Time Travellers Strictly Cash: more of why I love sf/f
It was in the pages of Galaxy that I first “met” Spider Robinson, who wrote their book review column at the time. The books he reviewed were books that either had just come out in hardback or were going to be coming out soon, so they were never books I would be seeing in a while. If a book wasn’t purchased by the local public library, my only option back then was to happen upon a paperback book when the family took a trip to the larger town (across the state line) where they actually had bookstores!
Even though I often didn’t see the books he reviewed until years later, his book reviews gave me a sense of belonging to the sci fi tribe. And they were just fun to read!
Robinson wrote his own science fiction, too. I believe I read a few of the Callahan’s short stories out of order as they appeared in the magazines. It wasn’t until I was in college when I found a copy of Time Traveler’s Strictly Cash in a used bookstore that I read a bunch of them in order. I immediately became an even bigger Spider Robinson fan.
It’s hard to describe the Callahan’s stories. Most of them are set in a bar that somehow manages to attract aliens, time travelers, and various mythical creatures each lost in different ways. They were sort of like Twilight Zone episodes… except (almost) always uplifting. Originally, the Callahan stories were semi-standalone stories, most of which were published in the magazine Analog Science Fiction. The stories often illustrated the Law of Conservation of Pain and Joy (also known as Callahan’s Law): “Shared pain is lessened; shared joy, increased—thus do we refute entropy.” Robinson wrote the Callahan’s stories as ideas occurred to him, so he didn’t have a grand plan for continuity. So in the later books as he transitioned from short stories to novels things occasionally went off the rails. But even then, the stories had more than enough heart to patch over the plot holes.
He’s also written novels outside of the Callahan’s universe. My particular favorites are Mindkiller and Telempath, though he is probably more famous for the Stardancer series written in collaboration with his wife, Jeanne Robinson. He’s won three Hugo Awards, a Nebula, the John W. Campbell Award, and the Robert A. Heinlein Award for Lifetime Achievement. So I’m not the only one who likes his work.
I read pretty much every single thing he wrote from 1970s, through the 80s, and a bit into the 90s. He kept writing and still is writing. His most recent novel was published in 2008; he’s been reporting off and on about progress on his next novel on his web site, but he’s also been dealing with serious health issues (both his own and in the family), which has slowed him down.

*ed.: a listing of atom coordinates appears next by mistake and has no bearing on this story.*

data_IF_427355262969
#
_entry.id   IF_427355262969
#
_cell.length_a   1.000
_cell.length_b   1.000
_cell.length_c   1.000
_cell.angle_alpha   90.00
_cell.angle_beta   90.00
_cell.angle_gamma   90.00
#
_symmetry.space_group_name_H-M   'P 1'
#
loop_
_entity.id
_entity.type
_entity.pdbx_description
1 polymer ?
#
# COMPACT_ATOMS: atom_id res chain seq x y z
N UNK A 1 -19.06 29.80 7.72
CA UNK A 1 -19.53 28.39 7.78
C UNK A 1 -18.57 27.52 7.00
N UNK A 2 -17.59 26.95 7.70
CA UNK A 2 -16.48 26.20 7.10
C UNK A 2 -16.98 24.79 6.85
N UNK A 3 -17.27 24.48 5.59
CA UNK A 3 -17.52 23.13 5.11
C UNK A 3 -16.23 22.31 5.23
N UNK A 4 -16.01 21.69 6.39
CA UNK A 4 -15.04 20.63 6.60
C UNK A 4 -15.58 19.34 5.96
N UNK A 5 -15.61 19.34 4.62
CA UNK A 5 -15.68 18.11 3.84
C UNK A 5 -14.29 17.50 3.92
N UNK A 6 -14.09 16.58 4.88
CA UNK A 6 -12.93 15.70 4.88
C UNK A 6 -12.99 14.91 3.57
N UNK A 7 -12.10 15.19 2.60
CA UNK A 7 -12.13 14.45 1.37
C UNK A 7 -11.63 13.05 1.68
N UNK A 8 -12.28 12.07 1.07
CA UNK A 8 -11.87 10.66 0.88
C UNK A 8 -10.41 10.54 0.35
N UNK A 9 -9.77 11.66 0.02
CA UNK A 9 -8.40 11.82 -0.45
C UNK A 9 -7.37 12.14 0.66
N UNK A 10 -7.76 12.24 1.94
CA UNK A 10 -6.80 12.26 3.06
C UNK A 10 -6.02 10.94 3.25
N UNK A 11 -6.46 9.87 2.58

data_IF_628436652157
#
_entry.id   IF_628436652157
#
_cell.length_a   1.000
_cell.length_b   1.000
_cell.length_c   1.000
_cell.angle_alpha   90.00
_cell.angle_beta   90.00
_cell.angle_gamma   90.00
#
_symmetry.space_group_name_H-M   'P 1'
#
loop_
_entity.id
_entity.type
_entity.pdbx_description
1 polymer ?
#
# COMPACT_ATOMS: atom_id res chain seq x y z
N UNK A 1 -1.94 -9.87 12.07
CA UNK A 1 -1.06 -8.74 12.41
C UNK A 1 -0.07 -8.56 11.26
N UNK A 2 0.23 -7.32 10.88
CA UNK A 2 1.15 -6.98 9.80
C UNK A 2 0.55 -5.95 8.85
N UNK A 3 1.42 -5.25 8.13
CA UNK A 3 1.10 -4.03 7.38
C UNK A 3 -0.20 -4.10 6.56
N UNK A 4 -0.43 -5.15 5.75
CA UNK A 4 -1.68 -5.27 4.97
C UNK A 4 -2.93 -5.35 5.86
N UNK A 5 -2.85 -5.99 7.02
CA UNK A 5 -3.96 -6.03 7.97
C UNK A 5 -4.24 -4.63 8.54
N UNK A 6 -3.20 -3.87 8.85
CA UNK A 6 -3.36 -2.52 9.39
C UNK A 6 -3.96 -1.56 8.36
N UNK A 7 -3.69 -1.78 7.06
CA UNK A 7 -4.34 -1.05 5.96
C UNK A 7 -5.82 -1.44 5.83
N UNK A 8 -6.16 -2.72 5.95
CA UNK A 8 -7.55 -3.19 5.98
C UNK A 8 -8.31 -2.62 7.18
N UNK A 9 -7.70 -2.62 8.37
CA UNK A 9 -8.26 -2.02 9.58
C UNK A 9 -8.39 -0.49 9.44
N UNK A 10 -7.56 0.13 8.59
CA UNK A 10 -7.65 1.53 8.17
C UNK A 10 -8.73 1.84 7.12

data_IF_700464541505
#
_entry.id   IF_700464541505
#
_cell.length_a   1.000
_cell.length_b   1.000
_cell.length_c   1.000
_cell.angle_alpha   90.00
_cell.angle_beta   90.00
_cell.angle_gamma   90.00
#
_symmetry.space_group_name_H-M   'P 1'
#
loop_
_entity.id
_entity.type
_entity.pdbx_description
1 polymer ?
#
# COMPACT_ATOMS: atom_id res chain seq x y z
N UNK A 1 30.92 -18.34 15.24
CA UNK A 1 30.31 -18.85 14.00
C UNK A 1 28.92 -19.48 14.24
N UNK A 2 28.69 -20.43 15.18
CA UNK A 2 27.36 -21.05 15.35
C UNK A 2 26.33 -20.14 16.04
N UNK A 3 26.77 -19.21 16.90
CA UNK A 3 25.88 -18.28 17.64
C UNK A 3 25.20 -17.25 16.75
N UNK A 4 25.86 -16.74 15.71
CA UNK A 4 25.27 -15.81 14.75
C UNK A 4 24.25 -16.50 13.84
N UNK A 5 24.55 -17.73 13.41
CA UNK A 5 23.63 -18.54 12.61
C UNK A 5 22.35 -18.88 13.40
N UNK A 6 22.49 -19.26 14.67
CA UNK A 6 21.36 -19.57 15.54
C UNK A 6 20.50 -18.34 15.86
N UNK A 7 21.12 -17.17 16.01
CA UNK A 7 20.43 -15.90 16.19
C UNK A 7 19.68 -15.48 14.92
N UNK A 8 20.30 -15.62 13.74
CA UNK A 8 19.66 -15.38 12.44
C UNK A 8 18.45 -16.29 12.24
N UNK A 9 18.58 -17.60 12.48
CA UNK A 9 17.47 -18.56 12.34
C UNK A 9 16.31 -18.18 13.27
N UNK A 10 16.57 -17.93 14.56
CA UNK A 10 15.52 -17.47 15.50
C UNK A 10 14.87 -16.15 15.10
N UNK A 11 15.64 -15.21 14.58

As I said, I kept reading everything he wrote into the 90s. Around 1993 or ’94 I found myself drifting away from Robinson. Some of it was just issues in my life. I finished coming out of the closet, I got divorced, and a lot of family upheaval happened. This is also the time period when, in my opinion, the Callahan stories started going off the rails. I had also come to the conclusion that I just didn’t agree with the philosophy that seemed to underpin every story he wrote: if only people could communicate more clearly, all conflict would cease. So I stopped reading his new material. I would still pull out my old favorites from time to time to re-read.
In 2000, I read a book review by someone else (unfortunately I don’t remember who) of a new Callahan novel, Callahan’s Key. The reviewer mentioned a similar dissatisfaction that had caused him to stop enjoying Robinson’s writing around the same time I had quit. And the review said that this novel captured at least some of the old magic. The reviewer said the new novel was a joy to read.
So I picked it up. And I read it, and it did have a lot of the fun of the earliest stories. It was not, in any way, a rehashing of them, though most of the characters make an appearance (and team up to save the world, literally). It reminded me of why I had loved his writing to begin with.
I think what appeals to me most about Spider is his unabashed enthusiasm for the idea of science fiction itself. That came through in his book reviews, of course, but also in other essays, introductory material he wrote for the short story collections, but also in the stories themselves. I still remember one comment about Dune Messiah, the first sequel to Frank Herbert’s Dune: it had plot holes you could drive a truck through, but you didn’t care, because the rolling grandeur of Herbert’s vision swept you along.
And he was right.
Robinson’s work epitomizes the giddy hope for a better tomorrow that is at the heart of some of the best science fiction. That exuberant expectation of better things to come is what first drew me to the genre. I’m grateful to have had Spider has a guide and companion in my own search of that wonderful tomorrow.